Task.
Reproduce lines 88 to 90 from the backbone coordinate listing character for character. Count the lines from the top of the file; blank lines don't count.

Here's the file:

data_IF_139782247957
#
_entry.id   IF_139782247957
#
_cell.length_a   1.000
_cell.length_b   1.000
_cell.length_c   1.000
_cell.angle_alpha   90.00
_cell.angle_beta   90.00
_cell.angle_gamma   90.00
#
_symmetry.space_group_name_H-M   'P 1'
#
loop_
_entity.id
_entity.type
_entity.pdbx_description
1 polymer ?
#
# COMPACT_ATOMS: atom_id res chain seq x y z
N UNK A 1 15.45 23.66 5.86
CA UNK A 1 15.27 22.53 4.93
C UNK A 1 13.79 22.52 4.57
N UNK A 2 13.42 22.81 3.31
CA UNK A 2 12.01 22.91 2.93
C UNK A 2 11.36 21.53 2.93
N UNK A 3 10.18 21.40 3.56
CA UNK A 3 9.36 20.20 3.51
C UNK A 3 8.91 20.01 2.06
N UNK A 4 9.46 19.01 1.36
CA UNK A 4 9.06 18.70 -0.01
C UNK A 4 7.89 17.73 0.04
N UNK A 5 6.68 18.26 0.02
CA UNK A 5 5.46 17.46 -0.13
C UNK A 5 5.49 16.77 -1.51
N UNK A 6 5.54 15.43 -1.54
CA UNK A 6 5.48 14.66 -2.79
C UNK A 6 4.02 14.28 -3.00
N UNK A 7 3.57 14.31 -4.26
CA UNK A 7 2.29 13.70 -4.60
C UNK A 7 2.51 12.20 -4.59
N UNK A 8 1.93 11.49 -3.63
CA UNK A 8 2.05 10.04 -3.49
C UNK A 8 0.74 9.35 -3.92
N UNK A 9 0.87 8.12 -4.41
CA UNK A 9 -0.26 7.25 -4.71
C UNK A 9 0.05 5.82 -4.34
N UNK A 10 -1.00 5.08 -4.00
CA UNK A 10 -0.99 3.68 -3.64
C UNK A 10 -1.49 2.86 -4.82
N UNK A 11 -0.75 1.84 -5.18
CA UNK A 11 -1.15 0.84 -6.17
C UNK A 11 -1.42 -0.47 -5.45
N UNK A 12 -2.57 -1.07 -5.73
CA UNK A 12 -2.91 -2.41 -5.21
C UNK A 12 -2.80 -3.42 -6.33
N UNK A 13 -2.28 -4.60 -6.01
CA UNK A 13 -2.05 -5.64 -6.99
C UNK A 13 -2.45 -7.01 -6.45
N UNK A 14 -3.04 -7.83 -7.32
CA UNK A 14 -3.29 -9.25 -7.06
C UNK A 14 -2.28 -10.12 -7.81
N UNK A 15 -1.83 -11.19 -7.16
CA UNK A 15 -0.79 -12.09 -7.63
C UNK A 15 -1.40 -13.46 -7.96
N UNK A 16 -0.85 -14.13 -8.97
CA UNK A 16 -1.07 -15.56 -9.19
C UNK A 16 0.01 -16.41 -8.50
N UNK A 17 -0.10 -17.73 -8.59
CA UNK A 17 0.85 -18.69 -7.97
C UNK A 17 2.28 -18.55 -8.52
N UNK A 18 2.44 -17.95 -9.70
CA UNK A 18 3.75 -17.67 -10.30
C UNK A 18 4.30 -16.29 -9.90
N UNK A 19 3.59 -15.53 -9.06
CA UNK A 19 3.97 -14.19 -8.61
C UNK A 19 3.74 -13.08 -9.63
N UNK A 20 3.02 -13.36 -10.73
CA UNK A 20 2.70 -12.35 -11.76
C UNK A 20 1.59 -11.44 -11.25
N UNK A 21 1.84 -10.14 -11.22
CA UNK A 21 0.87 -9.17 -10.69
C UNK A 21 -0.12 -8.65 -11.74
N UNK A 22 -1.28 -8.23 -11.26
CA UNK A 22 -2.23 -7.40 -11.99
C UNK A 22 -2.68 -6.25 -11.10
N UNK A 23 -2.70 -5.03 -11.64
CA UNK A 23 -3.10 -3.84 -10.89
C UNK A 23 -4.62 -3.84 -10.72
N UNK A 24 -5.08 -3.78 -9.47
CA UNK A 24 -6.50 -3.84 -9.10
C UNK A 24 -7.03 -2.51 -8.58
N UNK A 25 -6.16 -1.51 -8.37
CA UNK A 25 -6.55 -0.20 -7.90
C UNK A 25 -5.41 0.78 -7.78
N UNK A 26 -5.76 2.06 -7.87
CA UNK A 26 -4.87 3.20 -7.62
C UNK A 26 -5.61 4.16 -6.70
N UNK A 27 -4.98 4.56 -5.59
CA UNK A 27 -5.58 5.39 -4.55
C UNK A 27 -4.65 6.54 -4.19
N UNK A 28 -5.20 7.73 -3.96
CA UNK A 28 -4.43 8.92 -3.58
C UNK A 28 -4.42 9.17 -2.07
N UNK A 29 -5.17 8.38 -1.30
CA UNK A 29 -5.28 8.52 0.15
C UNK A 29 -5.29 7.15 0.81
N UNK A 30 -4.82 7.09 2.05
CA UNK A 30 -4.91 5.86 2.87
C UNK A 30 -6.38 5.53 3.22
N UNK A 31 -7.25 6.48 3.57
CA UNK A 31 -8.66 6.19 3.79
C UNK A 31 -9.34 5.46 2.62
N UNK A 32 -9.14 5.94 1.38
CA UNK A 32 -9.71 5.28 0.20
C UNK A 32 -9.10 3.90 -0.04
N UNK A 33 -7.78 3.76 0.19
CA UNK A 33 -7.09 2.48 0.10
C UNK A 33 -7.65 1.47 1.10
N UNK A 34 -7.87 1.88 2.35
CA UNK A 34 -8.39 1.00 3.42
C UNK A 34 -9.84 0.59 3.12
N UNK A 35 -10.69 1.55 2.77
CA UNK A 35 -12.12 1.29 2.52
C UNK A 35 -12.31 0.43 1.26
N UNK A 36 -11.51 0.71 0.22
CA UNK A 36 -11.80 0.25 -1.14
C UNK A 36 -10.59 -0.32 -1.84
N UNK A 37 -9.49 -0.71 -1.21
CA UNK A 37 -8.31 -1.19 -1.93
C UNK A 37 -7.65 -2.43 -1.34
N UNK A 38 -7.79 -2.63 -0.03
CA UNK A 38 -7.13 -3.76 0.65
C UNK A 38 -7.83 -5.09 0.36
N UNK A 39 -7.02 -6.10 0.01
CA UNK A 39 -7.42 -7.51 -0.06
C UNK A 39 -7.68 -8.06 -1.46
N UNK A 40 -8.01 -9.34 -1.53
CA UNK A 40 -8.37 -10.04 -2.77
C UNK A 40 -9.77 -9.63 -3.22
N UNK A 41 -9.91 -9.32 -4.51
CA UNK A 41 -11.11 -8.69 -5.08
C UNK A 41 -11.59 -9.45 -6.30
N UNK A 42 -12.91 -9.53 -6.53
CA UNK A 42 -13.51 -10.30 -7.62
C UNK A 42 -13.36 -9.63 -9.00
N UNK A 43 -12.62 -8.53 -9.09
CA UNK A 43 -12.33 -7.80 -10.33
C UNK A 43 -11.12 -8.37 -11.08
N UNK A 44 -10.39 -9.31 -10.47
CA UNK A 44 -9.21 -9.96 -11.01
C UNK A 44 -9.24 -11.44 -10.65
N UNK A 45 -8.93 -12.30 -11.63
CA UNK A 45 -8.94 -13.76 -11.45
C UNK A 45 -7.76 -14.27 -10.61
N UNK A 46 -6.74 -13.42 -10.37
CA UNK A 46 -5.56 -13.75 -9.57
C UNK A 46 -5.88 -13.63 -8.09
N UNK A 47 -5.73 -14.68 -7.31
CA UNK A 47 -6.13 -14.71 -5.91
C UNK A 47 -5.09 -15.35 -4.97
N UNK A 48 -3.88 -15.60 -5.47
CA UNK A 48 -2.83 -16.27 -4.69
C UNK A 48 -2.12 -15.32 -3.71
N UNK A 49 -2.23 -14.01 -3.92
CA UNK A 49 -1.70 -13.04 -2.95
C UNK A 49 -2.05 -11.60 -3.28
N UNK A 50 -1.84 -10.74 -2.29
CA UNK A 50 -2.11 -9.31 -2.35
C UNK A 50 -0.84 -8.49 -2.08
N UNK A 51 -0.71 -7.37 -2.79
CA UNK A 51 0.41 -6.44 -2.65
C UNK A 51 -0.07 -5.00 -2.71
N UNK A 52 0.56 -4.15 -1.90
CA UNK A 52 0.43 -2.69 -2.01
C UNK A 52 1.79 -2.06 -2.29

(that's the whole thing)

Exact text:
CA UNK A 23 -3.10 -3.84 -10.89
C UNK A 23 -4.62 -3.84 -10.72
N UNK A 24 -5.08 -3.78 -9.47